Worried about a penalty for not having health insurance? Thinkin’ you could pay a hefty amount? This article’s here to help! Learn how to calculate it ‘n find out how to avoid it altogether.
Ready for a guide on the U.S.’s special healthcare laws? Let’s go!
If you didn’t have health insurance in 2018, you may have to pay the penalty. It depends on your income level and family size.
This guide explains how the penalty is calculated. And it also advises people without health insurance to get coverage. The penalty is usually lower than buying a plan. So, to protect your financial health, it’s a wise idea to get coverage.
Understanding the Health Insurance Penalty
Under the Affordable Care Act, individuals must have health insurance or face a penalty. This is called the individual shared responsibility payment. The amount of the penalty depends on filing status and total household-adjusted gross income.
The maximum penalty is calculated by the greater of two amounts. Either a percentage of household income or a flat dollar amount per person. These amounts adjust annually for inflation.
For 2020, if someone does not have health insurance, the penalty will be either 2.5% of their total household adjusted gross income or $695 for each adult plus $347.50 for other dependents (up to $2,085).
Even if they don’t owe tax, they must pay any applicable penalties. They must report whether anyone in the household did not have health insurance, and submit payment.
Factors That Determine the Penalty Amount
The Affordable Care Act (ACA) needs many U.S. citizens and legal residents to have minimum essential coverage or pay a fee. This fee is assessed when taxes are filed. It depends on various factors.
Income is one of them. When filing taxes, report the total household income. See if any exemptions reduce or remove the fee payment.
Filing status affects the fee calculation. It also affects any credits if buying health insurance in future tax years.
Frequency exceeding the filing threshold may add an extra cost. This is on top of the regular penalties for having individual or shared healthcare coverage during certain months.
Age is a factor in the fee. Those under 26 may get exemptions. These must be applied correctly on federal tax returns.
How to Calculate the Penalty
The Affordable Care Act needs most individuals to have minimum-level health insurance. Those who don’t maintain coverage, face a tax penalty.
To work out the penalty for a given year, take household income and multiply it by a percentage. This is based on how much the income is over the filing threshold. Divide the amount by 12 to get the national average premium.
Then, multiply your result by the higher of 2/12ths of that average premium or $695 per adult (or $347.50 per child). This will give the dollar amount of the penalty if you don’t sign up for an ACA plan and don’t qualify for an exemption.
Exemptions from the Penalty
To avoid a penalty for not having health insurance, some people must prove they are exempt. The Affordable Care Act makes all individuals have insurance unless they fit specific categories. These include: not needing to file taxes, having incomes too low, being part of certain religious sects, being part of a federally-recognized Indian tribe, having hardship cases, or having insurance premiums that exceed 8% of household income.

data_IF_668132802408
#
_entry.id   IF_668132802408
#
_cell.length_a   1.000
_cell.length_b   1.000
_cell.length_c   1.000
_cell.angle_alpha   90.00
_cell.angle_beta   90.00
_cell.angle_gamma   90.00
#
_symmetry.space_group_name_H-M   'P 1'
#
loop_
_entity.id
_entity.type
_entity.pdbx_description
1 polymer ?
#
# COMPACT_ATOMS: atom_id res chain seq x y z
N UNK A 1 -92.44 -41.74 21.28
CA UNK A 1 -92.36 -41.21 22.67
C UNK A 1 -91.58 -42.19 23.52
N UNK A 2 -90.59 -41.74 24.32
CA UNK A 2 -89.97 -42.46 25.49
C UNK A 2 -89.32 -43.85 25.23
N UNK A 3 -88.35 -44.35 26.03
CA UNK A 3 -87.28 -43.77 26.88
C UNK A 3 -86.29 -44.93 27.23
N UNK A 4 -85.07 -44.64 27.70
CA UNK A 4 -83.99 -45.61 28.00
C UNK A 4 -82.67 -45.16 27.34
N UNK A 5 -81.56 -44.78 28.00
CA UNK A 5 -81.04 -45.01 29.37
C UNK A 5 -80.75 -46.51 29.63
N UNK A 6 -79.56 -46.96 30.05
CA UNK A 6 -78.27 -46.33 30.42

TaxSlayer can help determine exemptions with questions before filing. To qualify, an exemption form may need to be submitted to the Marketplace. When applying, documentation is required in order to prove identity and eligibility. This will be reviewed case-by-case.
How to Avoid Paying the Penalty?
Individuals without health insurance can reduce the penalty they pay by taking certain steps. These depend on their circumstances.
Document hardship: If unemployment, bankruptcy, foreclosure or eviction are happening, an exemption may be possible.
Purchase short-term policy: If not exempt, a short-term policy is an option, with limited coverage.
Enroll in Medicaid/CHIP: If income is low, enrolling in either of these could avoid a penalty.
Enroll in ACA Marketplace Plans: Before the deadline, enroll in a plan to avoid penalty.
Claim tax credits: Subsidies may be available, lowering monthly premiums and the penalty.
Resources for Further Information
For more info on penalty calculations and exemption possibilities, contact a certified insurance provider. Many have online tools, like tax calculators and penalty estimators, to help understand the cost of not having health insurance.
The Department of Health and Human Services provides a Summary of Benefits and Coverage (SBC) document. It outlines minimum essential coverage requirements and cost-sharing for medical services and treatments.
A lawyer or tax specialist can give advice specific to your finances. They can tell if you qualify for exemptions due to special circumstances, hardship cases, or other programs or assistance from state healthcare services.
So, it’s crucial to know that nearly all US people must have health insurance or pay a punishment for not having it. Unless they fit certain exceptions.
The penalty for not having coverage will depend on family size and income. It can change with the current laws.
The most useful way to bypass the penalty is to get a health plan that matches ACA’s requirements. Or to be exempt from insurance under certain conditions.
Finally, consider your situation and decide if you need coverage to dodge the fee related to being uninsured.